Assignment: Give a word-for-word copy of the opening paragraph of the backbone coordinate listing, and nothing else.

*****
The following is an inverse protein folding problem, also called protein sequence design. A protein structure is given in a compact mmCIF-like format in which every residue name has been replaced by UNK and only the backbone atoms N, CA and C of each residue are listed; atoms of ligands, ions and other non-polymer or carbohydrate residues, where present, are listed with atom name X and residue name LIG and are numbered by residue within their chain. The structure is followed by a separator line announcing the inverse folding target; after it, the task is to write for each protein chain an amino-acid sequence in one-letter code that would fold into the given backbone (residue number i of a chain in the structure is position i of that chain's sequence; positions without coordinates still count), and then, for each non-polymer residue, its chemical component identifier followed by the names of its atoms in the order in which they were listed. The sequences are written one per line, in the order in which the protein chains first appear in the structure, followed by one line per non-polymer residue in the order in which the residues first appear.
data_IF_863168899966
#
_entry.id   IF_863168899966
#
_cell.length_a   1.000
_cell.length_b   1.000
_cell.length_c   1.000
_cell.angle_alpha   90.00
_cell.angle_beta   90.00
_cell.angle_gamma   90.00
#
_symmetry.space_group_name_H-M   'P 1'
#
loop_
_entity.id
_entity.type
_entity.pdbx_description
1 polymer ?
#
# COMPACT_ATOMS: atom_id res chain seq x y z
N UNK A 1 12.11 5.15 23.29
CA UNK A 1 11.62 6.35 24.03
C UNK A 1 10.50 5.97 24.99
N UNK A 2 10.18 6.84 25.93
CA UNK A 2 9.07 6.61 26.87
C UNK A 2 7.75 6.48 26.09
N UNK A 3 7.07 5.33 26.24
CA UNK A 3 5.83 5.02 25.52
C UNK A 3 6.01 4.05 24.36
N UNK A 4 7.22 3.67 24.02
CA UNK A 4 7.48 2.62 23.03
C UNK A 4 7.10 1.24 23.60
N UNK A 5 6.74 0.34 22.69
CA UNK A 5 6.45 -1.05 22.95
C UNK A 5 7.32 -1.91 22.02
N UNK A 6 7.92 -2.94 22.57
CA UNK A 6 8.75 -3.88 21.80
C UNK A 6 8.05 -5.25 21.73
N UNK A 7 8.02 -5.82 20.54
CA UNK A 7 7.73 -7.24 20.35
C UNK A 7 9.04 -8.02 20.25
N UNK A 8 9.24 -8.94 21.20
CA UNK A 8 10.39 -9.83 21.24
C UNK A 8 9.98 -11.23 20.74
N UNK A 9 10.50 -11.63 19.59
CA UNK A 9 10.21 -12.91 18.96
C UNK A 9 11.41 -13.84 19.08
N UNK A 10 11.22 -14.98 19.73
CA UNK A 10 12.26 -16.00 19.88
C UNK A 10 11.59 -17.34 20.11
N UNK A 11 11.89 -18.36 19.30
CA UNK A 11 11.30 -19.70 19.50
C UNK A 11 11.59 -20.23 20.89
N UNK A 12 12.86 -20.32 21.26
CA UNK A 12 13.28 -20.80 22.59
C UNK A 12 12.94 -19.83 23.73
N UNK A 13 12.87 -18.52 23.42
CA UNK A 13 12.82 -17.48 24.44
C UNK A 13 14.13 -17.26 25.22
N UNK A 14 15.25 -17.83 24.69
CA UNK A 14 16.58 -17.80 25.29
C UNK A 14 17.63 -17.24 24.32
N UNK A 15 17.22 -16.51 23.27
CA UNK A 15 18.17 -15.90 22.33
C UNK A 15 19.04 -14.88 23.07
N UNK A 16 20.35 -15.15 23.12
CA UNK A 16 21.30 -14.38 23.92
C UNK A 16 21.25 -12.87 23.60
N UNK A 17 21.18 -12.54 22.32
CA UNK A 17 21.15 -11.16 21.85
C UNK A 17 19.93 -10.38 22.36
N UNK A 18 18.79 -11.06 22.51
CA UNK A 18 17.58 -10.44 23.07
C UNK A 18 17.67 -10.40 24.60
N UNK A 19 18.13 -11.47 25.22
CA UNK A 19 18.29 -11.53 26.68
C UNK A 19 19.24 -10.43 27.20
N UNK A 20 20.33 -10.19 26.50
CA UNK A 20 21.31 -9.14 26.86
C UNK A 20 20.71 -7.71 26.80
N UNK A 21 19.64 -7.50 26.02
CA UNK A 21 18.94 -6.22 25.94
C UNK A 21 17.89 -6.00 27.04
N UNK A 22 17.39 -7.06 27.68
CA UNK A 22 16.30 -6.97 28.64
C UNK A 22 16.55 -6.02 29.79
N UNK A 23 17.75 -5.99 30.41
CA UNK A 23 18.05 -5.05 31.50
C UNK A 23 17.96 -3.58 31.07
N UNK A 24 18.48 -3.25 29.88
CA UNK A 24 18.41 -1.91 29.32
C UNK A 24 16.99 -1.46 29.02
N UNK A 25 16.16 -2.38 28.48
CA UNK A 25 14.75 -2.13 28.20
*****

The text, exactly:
The following is an inverse protein folding problem, also called protein sequence design. A protein structure is given in a compact mmCIF-like format in which every residue name has been replaced by UNK and only the backbone atoms N, CA and C of each residue are listed; atoms of ligands, ions and other non-polymer or carbohydrate residues, where present, are listed with atom name X and residue name LIG and are numbered by residue within their chain. The structure is followed by a separator line announcing the inverse folding target; after it, the task is to write for each protein chain an amino-acid sequence in one-letter code that would fold into the given backbone (residue number i of a chain in the structure is position i of that chain's sequence; positions without coordinates still count), and then, for each non-polymer residue, its chemical component identifier followed by the names of its atoms in the order in which they were listed. The sequences are written one per line, in the order in which the protein chains first appear in the structure, followed by one line per non-polymer residue in the order in which the residues first appear.